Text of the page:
Incoming SMTP in the year 2017 and absence of DKIM

Michael Thomas mike at mtcc.com
Wed Nov 29 18:33:00 CST 2017


A broken DKIM signature is indistinguishable from a lack of a signature 
header. It's possible that as a heuristic
you might be able to divine something from lack of signature and the 
existence of selectors for a domain, but
afaik there isn't an easy way to query for all of the dkim selectors for 
a domain, and even if there were it would
be a pretty sketchy heuristic, is my bet.

Mike

On 11/29/2017 10:18 AM, Eric Kuhnke wrote:
> Anecdotal experience. I'm subscribed to a lot of mailing lists. Some pass
> through DKIM correctly. Others re-sign the message with DKIM from their own
> server.
>
>> 98% of the spam that gets through my filters, which comes from an IP not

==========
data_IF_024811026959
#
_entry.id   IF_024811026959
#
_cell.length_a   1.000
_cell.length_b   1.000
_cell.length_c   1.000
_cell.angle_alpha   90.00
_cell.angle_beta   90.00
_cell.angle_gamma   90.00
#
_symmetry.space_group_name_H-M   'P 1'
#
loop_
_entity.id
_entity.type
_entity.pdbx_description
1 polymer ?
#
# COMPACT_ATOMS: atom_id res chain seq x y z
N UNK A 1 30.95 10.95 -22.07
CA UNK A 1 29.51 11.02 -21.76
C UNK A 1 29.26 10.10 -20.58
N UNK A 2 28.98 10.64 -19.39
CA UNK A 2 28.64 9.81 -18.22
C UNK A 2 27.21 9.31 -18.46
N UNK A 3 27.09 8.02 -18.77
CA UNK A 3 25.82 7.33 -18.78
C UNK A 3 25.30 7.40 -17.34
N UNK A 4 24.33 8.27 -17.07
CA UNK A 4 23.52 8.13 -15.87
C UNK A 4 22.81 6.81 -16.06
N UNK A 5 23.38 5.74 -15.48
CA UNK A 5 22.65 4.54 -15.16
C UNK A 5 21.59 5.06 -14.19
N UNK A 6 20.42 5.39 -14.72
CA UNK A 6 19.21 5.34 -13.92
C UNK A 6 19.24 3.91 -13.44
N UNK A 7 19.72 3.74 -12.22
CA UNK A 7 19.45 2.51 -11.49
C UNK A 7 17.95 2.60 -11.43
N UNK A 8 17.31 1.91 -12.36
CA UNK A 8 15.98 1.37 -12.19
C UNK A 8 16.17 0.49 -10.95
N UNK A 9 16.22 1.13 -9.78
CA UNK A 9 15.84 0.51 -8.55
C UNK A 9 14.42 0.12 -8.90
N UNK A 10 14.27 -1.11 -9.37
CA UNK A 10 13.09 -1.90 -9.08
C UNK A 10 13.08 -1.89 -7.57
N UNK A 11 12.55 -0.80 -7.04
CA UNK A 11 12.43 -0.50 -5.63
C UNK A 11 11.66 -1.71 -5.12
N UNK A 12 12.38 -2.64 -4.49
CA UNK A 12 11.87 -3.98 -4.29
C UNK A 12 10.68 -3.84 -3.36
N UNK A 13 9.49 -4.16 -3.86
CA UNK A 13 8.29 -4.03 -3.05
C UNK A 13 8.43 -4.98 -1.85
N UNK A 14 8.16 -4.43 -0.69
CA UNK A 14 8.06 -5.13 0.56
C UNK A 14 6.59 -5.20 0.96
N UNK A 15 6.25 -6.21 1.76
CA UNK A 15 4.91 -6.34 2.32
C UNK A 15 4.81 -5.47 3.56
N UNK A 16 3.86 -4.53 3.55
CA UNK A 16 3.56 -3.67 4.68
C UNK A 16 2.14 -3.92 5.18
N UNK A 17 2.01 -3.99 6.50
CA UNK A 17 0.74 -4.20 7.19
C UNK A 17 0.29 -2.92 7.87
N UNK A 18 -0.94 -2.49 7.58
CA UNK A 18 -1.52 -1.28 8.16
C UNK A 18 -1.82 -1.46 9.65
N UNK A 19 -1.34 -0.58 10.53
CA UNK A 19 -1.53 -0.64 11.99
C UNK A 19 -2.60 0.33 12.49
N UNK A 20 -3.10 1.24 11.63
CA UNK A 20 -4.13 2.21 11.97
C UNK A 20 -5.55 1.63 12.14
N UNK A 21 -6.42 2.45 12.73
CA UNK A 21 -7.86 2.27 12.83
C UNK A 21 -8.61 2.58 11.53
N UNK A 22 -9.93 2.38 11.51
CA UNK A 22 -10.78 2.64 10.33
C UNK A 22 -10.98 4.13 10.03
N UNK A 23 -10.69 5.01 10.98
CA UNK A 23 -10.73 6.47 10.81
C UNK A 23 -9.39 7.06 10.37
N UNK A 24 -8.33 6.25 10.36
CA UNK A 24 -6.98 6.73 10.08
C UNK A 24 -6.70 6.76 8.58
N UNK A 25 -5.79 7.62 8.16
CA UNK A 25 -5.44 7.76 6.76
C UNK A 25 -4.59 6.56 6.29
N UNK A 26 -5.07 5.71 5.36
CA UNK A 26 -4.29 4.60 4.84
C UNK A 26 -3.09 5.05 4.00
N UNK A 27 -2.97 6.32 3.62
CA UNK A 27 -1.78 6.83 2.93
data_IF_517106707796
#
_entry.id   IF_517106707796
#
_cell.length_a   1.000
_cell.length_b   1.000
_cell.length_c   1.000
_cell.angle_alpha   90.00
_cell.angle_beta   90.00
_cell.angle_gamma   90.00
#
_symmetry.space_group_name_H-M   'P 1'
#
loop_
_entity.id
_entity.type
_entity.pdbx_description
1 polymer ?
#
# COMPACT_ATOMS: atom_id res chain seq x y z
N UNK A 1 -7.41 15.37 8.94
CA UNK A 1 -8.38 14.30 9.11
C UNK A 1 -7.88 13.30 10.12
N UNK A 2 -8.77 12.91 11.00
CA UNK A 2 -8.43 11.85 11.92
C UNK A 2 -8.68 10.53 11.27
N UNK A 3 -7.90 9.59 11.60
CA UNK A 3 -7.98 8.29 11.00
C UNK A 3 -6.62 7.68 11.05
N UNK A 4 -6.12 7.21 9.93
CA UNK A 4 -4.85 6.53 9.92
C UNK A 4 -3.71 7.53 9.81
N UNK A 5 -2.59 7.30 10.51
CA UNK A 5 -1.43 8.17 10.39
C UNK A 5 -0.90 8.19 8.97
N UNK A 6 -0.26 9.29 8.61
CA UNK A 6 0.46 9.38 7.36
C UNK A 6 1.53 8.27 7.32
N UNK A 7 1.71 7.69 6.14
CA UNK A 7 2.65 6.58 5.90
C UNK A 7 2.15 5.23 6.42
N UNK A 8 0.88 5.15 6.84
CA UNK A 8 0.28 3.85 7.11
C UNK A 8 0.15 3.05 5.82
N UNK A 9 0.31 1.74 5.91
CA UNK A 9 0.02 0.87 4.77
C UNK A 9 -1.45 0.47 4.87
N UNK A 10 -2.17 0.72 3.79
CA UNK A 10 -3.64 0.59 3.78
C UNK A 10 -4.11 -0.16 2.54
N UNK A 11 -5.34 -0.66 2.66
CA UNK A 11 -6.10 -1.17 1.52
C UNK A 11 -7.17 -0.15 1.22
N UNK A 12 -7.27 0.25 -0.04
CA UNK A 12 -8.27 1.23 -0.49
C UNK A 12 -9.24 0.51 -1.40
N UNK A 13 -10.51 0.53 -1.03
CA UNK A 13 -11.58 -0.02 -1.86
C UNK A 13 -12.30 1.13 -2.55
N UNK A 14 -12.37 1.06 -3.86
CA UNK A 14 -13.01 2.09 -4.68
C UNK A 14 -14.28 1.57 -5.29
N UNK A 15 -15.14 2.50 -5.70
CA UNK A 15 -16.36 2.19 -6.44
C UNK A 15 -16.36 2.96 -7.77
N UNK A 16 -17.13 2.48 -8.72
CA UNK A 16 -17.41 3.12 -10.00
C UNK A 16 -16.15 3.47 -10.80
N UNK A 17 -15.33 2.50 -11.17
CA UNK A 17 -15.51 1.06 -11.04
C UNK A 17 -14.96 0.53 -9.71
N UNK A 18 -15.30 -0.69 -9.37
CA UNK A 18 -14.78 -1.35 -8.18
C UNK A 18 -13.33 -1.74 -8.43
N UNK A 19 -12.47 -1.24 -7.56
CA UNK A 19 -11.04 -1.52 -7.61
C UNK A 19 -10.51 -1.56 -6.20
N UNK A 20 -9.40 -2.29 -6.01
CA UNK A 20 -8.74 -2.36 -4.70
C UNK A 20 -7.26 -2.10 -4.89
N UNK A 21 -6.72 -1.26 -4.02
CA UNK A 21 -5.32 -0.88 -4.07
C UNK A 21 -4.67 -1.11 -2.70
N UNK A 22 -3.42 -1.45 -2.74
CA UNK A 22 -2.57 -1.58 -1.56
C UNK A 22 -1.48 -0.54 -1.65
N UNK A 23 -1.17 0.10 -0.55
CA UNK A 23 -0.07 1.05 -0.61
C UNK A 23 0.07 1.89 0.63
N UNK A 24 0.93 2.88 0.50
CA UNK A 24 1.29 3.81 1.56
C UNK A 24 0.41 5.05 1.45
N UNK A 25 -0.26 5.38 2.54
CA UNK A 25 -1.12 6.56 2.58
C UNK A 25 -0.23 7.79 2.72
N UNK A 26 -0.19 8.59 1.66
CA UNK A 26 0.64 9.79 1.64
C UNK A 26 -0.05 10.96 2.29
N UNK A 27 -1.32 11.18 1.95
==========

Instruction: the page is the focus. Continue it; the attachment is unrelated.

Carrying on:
> in any of the major RBLs, has no DKIM signature for the domain. My theory
> is that it does introduce somewhat of a barrier to spam senders because
> they are frequently not in control of the mail server (which may be some
> ignorant third party's open relay), nor do they have access to the zonefile
> for the domain the mail server belongs to for the purpose of adding any
> sort of DKIM record.
>
>
>
> On Wed, Nov 29, 2017 at 10:12 AM, Michael Thomas <mike at mtcc.com> wrote:
>
>> On 11/29/2017 10:03 AM, valdis.kletnieks at vt.edu wrote:
>>
>>> On Wed, 29 Nov 2017 09:32:27 -0800, Michael Thomas said:
>>>
>>> There are quite a few things you can do to get the mailing list
>>>> traversal rate > 90%, iirc.
>>>>
>>> Only 90% should be considered horribly broken.  Anything that makes
>>> it difficult to run a simple mailing list with less that at least 2 or 3
>>> 9's
>>> is unacceptable.
>>>
>> I've been saying for years that it should be possible to create the
>> concept of DKIM-friendly mailing lists. In such
>> a case, you could have your nines. Until then, the best you can hope for
>> is the list re-signing the mail and blaming
>> the list owner instead.
>>
>> Mike
>>
>>



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